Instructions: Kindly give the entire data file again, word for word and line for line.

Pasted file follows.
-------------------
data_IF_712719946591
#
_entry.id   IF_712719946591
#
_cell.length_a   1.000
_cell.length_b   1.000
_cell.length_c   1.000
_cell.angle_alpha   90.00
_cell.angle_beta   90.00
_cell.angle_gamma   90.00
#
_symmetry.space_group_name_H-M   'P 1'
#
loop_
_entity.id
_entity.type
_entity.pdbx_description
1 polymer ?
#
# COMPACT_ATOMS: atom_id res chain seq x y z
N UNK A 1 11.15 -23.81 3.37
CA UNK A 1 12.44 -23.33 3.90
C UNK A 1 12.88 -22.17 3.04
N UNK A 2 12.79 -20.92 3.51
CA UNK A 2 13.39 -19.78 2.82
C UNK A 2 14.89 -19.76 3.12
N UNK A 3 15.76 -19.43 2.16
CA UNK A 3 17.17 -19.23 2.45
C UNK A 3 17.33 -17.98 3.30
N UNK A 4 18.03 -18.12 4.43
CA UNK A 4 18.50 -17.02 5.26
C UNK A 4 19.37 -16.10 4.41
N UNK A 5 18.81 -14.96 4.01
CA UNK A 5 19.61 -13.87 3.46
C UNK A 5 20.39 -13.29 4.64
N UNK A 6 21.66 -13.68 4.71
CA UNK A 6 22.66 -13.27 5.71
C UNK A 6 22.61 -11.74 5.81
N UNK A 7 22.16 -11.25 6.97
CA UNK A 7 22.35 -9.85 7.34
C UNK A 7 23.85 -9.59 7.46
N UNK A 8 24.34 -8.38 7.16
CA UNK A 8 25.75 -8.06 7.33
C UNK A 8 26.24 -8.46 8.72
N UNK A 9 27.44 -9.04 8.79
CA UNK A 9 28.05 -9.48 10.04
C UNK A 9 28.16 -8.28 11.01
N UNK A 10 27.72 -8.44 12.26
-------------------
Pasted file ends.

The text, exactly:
data_IF_712719946591
#
_entry.id   IF_712719946591
#
_cell.length_a   1.000
_cell.length_b   1.000
_cell.length_c   1.000
_cell.angle_alpha   90.00
_cell.angle_beta   90.00
_cell.angle_gamma   90.00
#
_symmetry.space_group_name_H-M   'P 1'
#
loop_
_entity.id
_entity.type
_entity.pdbx_description
1 polymer ?
#
# COMPACT_ATOMS: atom_id res chain seq x y z
N UNK A 1 11.15 -23.81 3.37
CA UNK A 1 12.44 -23.33 3.90
C UNK A 1 12.88 -22.17 3.04
N UNK A 2 12.79 -20.92 3.51
CA UNK A 2 13.39 -19.78 2.82
C UNK A 2 14.89 -19.76 3.12
N UNK A 3 15.76 -19.43 2.16
CA UNK A 3 17.17 -19.23 2.45
C UNK A 3 17.33 -17.98 3.30
N UNK A 4 18.03 -18.12 4.43
CA UNK A 4 18.50 -17.02 5.26
C UNK A 4 19.37 -16.10 4.41
N UNK A 5 18.81 -14.96 4.01
CA UNK A 5 19.61 -13.87 3.46
C UNK A 5 20.39 -13.29 4.64
N UNK A 6 21.66 -13.68 4.71
CA UNK A 6 22.66 -13.27 5.71
C UNK A 6 22.61 -11.74 5.81
N UNK A 7 22.16 -11.25 6.97
CA UNK A 7 22.35 -9.85 7.34
C UNK A 7 23.85 -9.59 7.46
N UNK A 8 24.34 -8.38 7.16
CA UNK A 8 25.75 -8.06 7.33
C UNK A 8 26.24 -8.46 8.72
N UNK A 9 27.44 -9.04 8.79
CA UNK A 9 28.05 -9.48 10.04
C UNK A 9 28.16 -8.28 11.01
N UNK A 10 27.72 -8.44 12.26